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Title:Design, setup of an optically accessible internal combustion engine for study of gasoline direct injection combustion
Author(s):Donahue, Robert Michael
Advisor(s):Lee, Chia-fon F
Department / Program:Mechanical Sci & Engineering
Discipline:Mechanical Engineering
Degree Granting Institution:University of Illinois at Urbana-Champaign
Degree:M.S.
Genre:Thesis
Subject(s):Gasoline direct injection
Optical engine
High-speed imaging
Mie scattering
Natural luminosity
Abstract:Gasoline direct injection (GDI) engines are becoming attractive options for automobiles. The precise control over fuel delivery increases the potential for better fuel efficiency and higher performance. In this study, a single-cylinder optically-accessible engine was built to visualize GDI combustion. The optical engine was originally designed and used as a compression ignition engine for study of diesel combustion, but was extensively modified for GDI. The cylinder head was modified to include a spark plug, and a new ignition system was designed. In addition, a lowered compression ratio, new piston geometry, and new fuel injector were employed. In the experiment, combustion of a 20 percent ethanol/80 percent pure 90-octane gasoline fuel blend was studied. Experiments were conducted at 1200 rpm, and intake air and fuel were independently controlled. A metal version of the optical piston was made, and preliminary tests were conducted using the metal configuration. From these tests, engine performance, stability, and emissions were measured. Following the metal engine testing, an optical study was performed. Using a high-speed camera at 12,000 frames per second, images of fuel injector spray as well as combustion were recorded. A 3-dimensional Mie scattering technique was used to image the interaction of the fuel spray with the piston and cylinder walls, and natural flame luminosity was used to capture combustion images. From the experiments, it was concluded that in this configuration, a double injection with a first injection timing of 180° BTDC and a 90 percent/10 percent first/second injection split gave the best results with respect to engine stability and emissions. The combustion and spray imaging paired with corresponding performance and emissions data provide a broad picture of GDI combustion characteristics.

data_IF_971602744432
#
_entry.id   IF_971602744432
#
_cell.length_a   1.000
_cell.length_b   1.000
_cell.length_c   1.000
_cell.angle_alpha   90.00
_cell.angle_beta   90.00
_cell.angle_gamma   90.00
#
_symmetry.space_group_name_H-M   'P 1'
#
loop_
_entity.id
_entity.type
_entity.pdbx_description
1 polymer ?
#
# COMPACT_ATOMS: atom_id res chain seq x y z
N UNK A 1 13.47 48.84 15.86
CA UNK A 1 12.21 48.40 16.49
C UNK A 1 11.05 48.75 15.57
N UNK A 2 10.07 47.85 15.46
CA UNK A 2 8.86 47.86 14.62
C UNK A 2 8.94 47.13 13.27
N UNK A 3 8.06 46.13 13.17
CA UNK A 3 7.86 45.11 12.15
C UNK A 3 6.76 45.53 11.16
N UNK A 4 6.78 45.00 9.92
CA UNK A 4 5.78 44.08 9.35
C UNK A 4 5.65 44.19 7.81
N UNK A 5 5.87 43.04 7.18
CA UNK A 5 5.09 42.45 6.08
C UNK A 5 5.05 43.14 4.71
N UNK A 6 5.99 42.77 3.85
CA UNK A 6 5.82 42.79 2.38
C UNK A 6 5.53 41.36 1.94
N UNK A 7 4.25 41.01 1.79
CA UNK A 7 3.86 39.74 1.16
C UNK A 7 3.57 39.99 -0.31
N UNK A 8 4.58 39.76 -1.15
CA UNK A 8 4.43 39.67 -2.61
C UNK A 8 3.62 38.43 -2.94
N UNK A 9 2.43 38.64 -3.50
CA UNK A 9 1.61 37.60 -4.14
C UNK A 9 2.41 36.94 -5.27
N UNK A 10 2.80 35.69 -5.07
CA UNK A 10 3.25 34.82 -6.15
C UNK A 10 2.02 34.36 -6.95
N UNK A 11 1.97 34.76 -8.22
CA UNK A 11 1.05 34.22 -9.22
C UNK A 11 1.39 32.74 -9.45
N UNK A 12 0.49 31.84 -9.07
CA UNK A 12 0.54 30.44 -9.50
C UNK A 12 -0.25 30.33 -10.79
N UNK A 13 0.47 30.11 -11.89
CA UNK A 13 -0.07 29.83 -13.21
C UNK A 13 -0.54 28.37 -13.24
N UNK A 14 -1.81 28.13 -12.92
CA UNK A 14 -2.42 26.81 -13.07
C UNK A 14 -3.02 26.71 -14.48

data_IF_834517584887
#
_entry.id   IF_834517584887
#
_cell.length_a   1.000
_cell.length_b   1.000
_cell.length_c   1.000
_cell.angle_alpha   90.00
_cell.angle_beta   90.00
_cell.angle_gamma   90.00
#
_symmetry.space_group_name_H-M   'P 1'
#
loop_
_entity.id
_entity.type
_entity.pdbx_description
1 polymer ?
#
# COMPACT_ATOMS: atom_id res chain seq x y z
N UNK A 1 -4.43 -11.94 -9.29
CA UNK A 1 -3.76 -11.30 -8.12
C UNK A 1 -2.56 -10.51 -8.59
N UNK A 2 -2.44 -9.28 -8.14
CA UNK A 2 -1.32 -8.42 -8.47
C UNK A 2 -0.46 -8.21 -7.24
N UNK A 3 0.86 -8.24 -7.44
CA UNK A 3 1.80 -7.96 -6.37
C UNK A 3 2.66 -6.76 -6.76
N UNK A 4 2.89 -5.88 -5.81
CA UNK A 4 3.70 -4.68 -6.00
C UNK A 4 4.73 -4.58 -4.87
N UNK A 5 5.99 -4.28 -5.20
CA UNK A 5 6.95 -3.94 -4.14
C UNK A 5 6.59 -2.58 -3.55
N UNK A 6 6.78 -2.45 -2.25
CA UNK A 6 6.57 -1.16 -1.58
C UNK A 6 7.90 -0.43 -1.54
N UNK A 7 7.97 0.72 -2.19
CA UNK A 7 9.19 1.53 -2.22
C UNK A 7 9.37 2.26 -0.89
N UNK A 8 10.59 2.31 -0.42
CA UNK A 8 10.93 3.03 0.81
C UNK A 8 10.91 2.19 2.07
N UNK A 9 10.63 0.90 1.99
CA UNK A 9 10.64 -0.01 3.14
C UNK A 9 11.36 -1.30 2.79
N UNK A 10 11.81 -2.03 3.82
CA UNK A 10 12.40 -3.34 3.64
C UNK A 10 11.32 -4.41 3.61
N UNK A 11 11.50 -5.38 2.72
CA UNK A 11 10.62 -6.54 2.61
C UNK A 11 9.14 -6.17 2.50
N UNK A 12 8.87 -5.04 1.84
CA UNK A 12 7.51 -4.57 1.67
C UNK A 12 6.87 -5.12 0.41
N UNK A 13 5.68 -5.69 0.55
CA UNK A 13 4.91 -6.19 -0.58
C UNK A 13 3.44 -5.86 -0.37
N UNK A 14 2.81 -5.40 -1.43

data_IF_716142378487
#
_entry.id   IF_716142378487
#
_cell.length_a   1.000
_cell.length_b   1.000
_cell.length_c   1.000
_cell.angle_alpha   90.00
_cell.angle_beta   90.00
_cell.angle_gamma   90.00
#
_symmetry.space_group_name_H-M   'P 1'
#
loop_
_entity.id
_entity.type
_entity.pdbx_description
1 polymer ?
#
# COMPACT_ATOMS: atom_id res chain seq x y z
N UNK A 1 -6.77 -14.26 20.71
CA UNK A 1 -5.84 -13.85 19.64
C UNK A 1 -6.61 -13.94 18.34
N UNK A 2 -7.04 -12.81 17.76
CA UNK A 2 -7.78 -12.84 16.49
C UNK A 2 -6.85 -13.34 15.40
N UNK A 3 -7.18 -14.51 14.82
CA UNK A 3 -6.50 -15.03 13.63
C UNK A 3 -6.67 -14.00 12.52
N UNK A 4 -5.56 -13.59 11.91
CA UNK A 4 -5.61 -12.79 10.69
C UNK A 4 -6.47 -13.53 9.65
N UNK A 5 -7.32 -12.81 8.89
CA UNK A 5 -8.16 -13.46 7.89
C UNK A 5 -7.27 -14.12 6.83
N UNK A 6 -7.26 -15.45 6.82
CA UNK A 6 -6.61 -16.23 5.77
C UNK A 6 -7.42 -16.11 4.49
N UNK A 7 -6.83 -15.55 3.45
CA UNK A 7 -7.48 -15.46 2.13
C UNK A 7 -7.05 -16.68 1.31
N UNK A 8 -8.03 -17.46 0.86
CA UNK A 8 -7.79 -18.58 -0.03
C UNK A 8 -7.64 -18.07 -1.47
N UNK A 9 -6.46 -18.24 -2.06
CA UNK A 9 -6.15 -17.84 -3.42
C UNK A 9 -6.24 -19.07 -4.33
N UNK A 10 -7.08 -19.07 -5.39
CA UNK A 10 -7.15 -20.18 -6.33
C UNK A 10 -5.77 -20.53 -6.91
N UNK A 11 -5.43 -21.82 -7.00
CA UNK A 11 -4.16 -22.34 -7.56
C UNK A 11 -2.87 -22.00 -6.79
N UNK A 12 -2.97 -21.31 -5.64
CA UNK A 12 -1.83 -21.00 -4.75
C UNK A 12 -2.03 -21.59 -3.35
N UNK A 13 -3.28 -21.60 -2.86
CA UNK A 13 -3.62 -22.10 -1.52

Issue Date:2017-04-26
Type:Thesis
URI:http://hdl.handle.net/2142/97486
Rights Information:Copyright 2017 Robert M. Donahue
Date Available in IDEALS:2017-08-10
Date Deposited:2017-05


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